Foreclosure and Tax Debt Cancellation Release from Bills.com
Housser explains CODI tax, homeowner options
SAN MATEO, Calif., Nov. 14, 2007 - This year will go down as one of the worst for homeowners living on the edge, but Bills.com co-founder and co-CEO Andrew Housser cautions homeowners facing foreclosure not to add to their worries with the unpleasant surprise of tax owed on a foreclosed home. "Buyers who are 'upside down' (meaning the house is worth less than their mortgage) are often at greatest risk of foreclosure, when the lender reclaims the home and sells it to recoup its loss," Housser said. "Even after foreclosure, though, beware: the previous owner's commitment is not finished. In some cases, a big tax bill can hit - and hit hard." In the first half of 2007, 55 percent more foreclosures were recorded than the same period the previous year -- putting the United States on track for about 1.3 million foreclosures during 2007. Some of those homeowners can face serious tax problems if they do not understand the consequences of foreclosure, Housser warned. Here are the steps of the foreclosure and tax process -- and what foreclosed homeowners can do:
- Foreclosure: After foreclosure, the lender will subtract sale proceeds from the mortgage balance and then add the fees associated with the foreclosure and sale.
- Balance calculation: Whatever amount remains due is called the "deficiency balance." In some states, lenders are allowed to collect on mortgage deficiency balances; in others, they are not.
- Understanding CODI: In any state, if the lender agrees to waive part or all of the deficiency balance (either because they are bound by law to do so, or as a result of negotiations), the forgiven debt will be treated as income. This forgiven debt is called "cancellation of debt income" (CODI), discharge of indebtedness income or discharge of debt. If the lender agrees to waive all of the deficiency balance, the amount of income is the difference between what the bank sold the house for and what the consumer owed. For example, if the consumer owes $100,000 on the house when it goes into foreclosure, and the bank sells the home for $60,000 (and forgives the rest), the CODI on which tax would be assessed would be the difference of $40,000. In other words, the bank takes a $40,000 tax-deductible loss; per IRS standards, someone - the homeowner, in this case - must take the amount as income.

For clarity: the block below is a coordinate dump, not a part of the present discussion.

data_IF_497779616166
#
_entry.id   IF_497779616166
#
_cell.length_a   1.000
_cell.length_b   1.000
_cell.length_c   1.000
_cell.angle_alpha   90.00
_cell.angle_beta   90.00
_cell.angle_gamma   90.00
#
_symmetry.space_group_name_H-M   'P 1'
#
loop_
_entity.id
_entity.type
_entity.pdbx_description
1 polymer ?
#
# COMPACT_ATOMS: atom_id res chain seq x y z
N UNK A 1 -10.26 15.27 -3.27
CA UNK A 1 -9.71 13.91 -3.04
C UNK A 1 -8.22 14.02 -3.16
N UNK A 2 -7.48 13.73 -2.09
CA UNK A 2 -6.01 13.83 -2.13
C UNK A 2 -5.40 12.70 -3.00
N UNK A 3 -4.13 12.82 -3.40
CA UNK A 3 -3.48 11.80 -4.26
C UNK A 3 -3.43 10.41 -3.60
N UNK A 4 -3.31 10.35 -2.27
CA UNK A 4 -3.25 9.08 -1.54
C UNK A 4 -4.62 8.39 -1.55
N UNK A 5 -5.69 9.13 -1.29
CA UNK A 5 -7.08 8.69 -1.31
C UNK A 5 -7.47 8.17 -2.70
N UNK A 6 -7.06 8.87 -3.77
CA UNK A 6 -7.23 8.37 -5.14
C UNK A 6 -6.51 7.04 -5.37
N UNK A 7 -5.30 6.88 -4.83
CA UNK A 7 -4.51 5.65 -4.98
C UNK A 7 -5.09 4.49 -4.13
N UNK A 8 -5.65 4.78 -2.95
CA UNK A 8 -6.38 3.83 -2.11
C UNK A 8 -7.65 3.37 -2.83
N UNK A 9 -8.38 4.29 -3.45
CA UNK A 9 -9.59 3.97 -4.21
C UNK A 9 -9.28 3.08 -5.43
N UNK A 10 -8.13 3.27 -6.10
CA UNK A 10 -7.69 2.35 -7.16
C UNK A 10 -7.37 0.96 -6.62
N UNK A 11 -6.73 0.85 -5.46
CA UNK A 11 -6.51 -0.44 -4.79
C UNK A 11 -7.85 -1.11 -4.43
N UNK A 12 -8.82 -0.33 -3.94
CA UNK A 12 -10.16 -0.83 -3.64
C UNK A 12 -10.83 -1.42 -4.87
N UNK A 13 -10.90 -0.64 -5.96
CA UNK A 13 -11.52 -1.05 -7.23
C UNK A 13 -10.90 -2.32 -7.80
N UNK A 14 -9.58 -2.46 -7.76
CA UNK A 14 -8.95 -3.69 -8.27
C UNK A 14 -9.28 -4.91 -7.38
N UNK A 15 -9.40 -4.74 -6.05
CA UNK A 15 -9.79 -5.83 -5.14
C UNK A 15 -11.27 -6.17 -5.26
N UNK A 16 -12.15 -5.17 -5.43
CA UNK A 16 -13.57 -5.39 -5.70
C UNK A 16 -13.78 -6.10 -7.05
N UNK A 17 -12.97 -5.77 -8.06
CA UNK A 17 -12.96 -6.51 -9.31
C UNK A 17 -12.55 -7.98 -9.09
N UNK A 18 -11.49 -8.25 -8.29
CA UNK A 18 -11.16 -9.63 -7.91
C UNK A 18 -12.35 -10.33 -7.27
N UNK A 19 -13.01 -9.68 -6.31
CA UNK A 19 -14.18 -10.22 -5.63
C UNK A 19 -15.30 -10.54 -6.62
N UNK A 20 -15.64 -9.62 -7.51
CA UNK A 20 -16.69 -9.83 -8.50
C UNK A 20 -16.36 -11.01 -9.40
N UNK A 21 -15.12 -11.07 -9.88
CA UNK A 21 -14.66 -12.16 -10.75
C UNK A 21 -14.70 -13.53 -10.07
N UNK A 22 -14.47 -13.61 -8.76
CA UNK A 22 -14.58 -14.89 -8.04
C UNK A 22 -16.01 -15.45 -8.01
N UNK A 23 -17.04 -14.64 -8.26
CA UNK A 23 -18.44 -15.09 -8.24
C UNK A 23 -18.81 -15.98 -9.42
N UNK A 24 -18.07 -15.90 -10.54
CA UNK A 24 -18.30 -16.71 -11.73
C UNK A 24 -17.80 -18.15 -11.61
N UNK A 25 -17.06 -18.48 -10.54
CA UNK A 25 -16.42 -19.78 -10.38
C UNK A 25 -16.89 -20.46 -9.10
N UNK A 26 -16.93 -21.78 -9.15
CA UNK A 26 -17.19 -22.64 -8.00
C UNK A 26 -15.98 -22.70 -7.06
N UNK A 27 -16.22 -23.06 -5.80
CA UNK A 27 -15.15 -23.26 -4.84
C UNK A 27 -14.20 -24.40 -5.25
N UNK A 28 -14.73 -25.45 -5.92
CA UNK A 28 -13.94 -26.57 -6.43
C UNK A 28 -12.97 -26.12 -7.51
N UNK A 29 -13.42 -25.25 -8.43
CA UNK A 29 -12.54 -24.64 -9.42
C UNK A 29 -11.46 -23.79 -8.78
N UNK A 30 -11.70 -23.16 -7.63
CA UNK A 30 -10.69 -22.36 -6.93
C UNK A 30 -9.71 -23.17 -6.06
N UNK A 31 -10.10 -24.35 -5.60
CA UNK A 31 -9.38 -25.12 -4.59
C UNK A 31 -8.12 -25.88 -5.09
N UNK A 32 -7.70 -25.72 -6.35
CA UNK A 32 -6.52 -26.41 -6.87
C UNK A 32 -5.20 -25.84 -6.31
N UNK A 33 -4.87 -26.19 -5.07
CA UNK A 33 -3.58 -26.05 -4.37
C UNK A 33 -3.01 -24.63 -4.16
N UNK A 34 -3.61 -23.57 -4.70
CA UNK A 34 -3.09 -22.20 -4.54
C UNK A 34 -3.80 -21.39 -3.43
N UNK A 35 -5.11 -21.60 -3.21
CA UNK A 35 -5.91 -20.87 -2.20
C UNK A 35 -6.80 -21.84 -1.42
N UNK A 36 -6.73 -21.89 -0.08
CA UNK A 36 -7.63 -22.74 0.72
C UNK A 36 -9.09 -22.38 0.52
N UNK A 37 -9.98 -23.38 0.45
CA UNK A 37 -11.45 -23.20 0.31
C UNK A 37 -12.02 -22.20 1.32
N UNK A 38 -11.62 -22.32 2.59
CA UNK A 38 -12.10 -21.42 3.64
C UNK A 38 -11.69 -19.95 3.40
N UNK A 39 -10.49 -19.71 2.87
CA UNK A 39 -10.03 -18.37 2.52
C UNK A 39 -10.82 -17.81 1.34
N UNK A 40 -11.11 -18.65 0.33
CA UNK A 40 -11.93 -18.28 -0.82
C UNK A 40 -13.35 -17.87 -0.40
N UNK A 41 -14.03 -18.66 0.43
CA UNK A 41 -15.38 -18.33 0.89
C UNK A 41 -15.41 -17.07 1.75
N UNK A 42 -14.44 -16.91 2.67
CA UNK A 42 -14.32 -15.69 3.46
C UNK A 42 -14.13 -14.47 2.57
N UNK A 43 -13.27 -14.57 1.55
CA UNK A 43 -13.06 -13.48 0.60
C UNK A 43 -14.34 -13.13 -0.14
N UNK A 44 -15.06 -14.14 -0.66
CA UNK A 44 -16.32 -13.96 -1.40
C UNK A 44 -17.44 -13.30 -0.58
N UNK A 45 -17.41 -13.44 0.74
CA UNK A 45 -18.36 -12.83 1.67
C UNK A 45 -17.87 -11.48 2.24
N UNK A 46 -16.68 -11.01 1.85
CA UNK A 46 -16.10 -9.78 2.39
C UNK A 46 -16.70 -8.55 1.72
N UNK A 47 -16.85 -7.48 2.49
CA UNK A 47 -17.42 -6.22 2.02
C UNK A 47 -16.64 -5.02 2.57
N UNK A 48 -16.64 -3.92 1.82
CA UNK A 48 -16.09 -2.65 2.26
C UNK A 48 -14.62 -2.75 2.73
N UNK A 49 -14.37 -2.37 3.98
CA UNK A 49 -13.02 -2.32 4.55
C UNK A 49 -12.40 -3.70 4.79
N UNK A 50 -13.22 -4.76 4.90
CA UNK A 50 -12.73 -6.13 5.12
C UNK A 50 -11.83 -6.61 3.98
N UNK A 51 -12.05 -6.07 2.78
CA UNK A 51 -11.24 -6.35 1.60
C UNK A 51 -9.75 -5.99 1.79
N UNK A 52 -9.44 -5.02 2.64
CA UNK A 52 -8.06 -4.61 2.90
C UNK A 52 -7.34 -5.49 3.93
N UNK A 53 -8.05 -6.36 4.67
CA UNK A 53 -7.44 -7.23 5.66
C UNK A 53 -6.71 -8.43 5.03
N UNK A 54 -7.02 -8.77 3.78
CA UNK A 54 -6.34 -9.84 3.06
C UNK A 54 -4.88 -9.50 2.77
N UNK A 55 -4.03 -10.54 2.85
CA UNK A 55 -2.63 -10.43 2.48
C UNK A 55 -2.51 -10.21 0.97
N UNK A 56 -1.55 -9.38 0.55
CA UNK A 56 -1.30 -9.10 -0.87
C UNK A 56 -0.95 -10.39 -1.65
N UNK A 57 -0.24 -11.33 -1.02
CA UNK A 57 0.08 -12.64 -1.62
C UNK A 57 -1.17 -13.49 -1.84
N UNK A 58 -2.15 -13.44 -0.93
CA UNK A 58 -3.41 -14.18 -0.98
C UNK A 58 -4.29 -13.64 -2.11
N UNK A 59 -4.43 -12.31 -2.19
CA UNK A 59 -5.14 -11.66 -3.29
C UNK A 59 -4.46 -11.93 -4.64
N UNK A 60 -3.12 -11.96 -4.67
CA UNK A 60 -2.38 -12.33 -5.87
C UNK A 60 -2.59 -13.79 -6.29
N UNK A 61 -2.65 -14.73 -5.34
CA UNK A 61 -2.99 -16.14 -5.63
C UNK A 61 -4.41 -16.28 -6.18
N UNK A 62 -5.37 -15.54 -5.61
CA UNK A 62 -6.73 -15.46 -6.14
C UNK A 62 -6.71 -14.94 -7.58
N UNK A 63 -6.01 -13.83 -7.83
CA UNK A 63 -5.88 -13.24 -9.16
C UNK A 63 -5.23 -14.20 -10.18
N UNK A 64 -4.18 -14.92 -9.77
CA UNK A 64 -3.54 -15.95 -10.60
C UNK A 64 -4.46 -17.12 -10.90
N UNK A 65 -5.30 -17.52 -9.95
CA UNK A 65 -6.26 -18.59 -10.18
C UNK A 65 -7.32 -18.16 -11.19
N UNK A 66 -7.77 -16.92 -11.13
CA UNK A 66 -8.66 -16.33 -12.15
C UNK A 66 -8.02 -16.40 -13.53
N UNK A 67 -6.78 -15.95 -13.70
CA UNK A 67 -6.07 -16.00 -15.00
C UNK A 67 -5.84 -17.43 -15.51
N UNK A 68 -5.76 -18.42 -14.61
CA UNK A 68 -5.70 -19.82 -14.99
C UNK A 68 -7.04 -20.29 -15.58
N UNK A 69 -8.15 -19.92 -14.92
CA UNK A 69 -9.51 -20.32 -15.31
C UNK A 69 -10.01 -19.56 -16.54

- Tax liabilities: A consumer whose house has been foreclosed on may receive an IRS Form 1099 for, and be required to pay tax on, the CODI amount. CODI is taxed at standard rates, from 10 percent to 35 percent, depending on the individual’s income tax bracket. "The situation can create a major financial problem, as the homeowner winds up paying tax on money that he or she never sees," Housser noted. In the example above, $40,000 CODI could result in $4,000 to $14,000 in federal taxes (or more when state taxes are included). Sometimes, because the homeowner is moving, the tax form gets delayed in the mail. "If you anticipate a 1099 form for CODI and do not receive one, contact the IRS or your former lender to locate the form," Housser warned. "Don't assume you are not liable for taxes if you do not receive the form. If you are late paying the taxes, penalties and interest will accrue, making the debt that much larger."
- Options: Most people who could not pay the mortgage and end up with a foreclosure also are unlikely to be able to pay tax on CODI. There are legal ways to avoid paying taxes on this income. Individuals who are truly insolvent (total liabilities are greater than total assets) at the time of the CODI can file IRS Form 982 declaring the insolvency and have CODI waived. To learn whether you qualify for either of these, consult a licensed tax advisor.
"No matter what route you take, resolving your home situation is very important," Housser added. "If you think you may face a CODI tax liability, start talking to a tax professional now. Be sure to wrap up all the loose ends so you can be truly free -- and move forward to healthier financial circumstances." Based in San Mateo, Calif., Bills.com is a free one-stop online portal where consumers can educate themselves about complex personal finance issues and comparison shop for products and services including credit cards, debt relief assistance, insurance, mortgages and other loans. The company blogs about consumer finance issues at http://www.bills.com/. Since 2002, Bills.com has served more than 30,000 customers nationwide while managing more than $500 million in consumer debt. Bills.com is a division of Freedom Financial Network, LLC, whose co-founders and CEOs, Andrew Housser and Brad Stroh, have been named Northern California finalists in Ernst and Young's Entrepreneur of the Year Awards.